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LMP91200: reference to build Ion-selective electrode measuring circuits

Part Number: LMP91200

Dear Fellow members,

I would like to build a circuit to measure Ammonia in water using Ammonia ion-selective electrode. Can you help me with a reference model/design for such a circuit? Can LMP91200 be proposed for the same?


Gopi Krishna

  • Gopi.

    Technically the ammonia ISE probe is similar to a PH probe in measurement. Then you resolve it in math for the ammonia content. See below. This is a standard circuit and is shown in the data sheet.

    TI does not have demo boards for the sensor. However look on as they do have some reference circuits that use the LMP9x parts for PH probes.

    The ammonia electrode is a complete potentiometric cell that contains both a silver/silver chloride (Ag/AgCl) reference and a pH measurement element. These elements are housed within a thermoplastic body in a chloride ion-containing electrolyte, and are isolated from the sample by a gas permeable membrane made of polytetrafluoroethylene (PTFE). Dissolved gas in the sample solution diffuses into the membrane and changes the pH in the thin film of electrolyte on the surface of the pH glass. Diffusion continues until the partial pressures of the gas in the sample and thin film are equal. The change in pH is proportional to the concentration of dissolved gas in the sample solution. The Nernst expression for an ammonia sensor is expressed in the equation below. Note that the potential is a function of the ammonia gas, which in turn is related to the hydroxyl ion concentration. The glass internal, Ag/AgCl reference, and Henry’s law constant are rolled into the E’ and Eo constants. The Nernst equation for the sensor becomes the equation noted below:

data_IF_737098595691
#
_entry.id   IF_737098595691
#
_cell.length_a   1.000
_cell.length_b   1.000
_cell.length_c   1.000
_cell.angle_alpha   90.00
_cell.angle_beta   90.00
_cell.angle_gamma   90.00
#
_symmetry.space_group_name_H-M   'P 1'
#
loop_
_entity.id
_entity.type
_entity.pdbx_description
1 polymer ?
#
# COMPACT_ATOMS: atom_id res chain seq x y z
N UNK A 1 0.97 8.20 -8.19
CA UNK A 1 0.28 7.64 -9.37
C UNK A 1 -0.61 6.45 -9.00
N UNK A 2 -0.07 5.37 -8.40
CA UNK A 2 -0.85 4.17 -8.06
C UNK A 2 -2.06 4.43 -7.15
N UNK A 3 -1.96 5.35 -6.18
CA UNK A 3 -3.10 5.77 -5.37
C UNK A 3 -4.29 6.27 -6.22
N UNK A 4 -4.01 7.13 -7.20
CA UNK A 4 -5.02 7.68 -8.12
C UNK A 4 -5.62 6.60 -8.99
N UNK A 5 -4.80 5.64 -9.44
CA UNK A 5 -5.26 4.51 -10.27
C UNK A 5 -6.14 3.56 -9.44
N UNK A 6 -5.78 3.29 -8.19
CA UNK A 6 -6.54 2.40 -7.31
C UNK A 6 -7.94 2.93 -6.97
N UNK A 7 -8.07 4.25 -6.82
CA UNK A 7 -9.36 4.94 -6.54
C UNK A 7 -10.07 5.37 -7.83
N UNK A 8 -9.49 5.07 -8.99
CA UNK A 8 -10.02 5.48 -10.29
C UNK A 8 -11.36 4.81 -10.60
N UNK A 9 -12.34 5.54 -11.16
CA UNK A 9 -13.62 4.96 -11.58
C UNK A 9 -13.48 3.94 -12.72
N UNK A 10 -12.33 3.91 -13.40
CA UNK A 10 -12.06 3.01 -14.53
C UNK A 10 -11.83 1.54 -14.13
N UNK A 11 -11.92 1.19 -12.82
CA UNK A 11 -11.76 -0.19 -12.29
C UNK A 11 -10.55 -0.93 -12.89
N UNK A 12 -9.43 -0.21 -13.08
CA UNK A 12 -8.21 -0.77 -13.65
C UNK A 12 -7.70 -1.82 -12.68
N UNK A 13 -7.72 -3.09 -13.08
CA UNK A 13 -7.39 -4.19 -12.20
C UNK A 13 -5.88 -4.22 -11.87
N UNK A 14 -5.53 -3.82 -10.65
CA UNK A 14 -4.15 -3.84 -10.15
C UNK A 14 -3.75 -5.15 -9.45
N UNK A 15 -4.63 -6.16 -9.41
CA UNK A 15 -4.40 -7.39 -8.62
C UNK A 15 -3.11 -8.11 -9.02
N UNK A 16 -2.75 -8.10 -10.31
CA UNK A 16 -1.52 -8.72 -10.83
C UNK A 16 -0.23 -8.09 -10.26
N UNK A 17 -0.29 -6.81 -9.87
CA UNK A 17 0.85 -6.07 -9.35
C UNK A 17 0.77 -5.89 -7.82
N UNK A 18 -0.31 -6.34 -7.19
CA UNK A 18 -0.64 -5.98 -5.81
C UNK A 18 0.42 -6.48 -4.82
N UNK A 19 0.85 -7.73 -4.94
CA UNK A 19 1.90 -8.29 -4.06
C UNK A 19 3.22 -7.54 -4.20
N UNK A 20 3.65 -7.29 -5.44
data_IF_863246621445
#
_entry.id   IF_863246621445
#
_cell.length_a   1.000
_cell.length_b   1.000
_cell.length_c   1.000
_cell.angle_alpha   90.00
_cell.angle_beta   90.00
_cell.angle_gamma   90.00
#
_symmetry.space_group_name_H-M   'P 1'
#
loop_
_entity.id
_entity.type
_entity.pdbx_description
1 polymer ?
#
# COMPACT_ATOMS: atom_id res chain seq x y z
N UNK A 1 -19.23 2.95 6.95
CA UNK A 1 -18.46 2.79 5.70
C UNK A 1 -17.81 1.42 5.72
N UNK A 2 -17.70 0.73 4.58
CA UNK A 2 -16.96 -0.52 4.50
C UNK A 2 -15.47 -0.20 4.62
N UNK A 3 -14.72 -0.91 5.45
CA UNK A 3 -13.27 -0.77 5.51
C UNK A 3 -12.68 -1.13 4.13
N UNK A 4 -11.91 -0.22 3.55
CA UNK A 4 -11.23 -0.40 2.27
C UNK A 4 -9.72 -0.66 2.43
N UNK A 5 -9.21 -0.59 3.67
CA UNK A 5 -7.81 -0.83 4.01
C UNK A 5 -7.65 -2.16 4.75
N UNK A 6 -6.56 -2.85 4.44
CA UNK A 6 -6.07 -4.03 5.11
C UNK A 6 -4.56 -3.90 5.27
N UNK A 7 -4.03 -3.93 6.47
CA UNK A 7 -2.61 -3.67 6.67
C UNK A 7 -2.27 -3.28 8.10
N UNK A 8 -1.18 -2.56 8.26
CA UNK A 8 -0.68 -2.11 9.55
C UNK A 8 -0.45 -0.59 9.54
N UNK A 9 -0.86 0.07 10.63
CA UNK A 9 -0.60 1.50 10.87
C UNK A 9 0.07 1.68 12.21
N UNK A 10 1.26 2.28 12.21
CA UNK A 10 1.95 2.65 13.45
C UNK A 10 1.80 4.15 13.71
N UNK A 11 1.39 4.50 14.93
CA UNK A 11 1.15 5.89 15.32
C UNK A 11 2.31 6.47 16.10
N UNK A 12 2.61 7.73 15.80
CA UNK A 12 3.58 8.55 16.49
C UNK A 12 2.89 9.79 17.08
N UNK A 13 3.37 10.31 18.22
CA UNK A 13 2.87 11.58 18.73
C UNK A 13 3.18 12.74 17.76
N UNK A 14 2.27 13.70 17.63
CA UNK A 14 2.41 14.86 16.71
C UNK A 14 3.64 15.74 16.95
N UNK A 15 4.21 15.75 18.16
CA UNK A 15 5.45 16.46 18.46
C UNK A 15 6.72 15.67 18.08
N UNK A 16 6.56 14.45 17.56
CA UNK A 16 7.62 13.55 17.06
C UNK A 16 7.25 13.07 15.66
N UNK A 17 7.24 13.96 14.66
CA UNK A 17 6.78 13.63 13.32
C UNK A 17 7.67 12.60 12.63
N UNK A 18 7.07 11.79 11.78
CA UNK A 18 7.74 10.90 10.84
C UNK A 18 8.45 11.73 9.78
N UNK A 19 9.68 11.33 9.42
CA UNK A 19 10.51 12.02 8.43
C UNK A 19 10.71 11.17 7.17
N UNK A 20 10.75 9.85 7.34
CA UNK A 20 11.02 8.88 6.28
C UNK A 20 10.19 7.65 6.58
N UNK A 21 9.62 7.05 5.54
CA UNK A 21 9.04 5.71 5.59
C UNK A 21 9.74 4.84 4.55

E = E’–2.3RT/nF log [A]= Eo–0.059 log [OH- ]

    E = observed potential

    E’ = Reference and fixed internal voltages

    R = gas constant (8.314 J/K Mol)

    n= Charge on ion (equivalents/mol)

    A ion = ion activity in sample

    T = absolute temperature in K

    F = Faraday constant (9.648 x 104 C/equivalent)

    The mV should decrease in a Nernstian manner as the ammonia partial pressure increases in the sample.

  • Dear Gordon,

    Thank you so much for the detailed explanation. This helps us to get started. Thank you.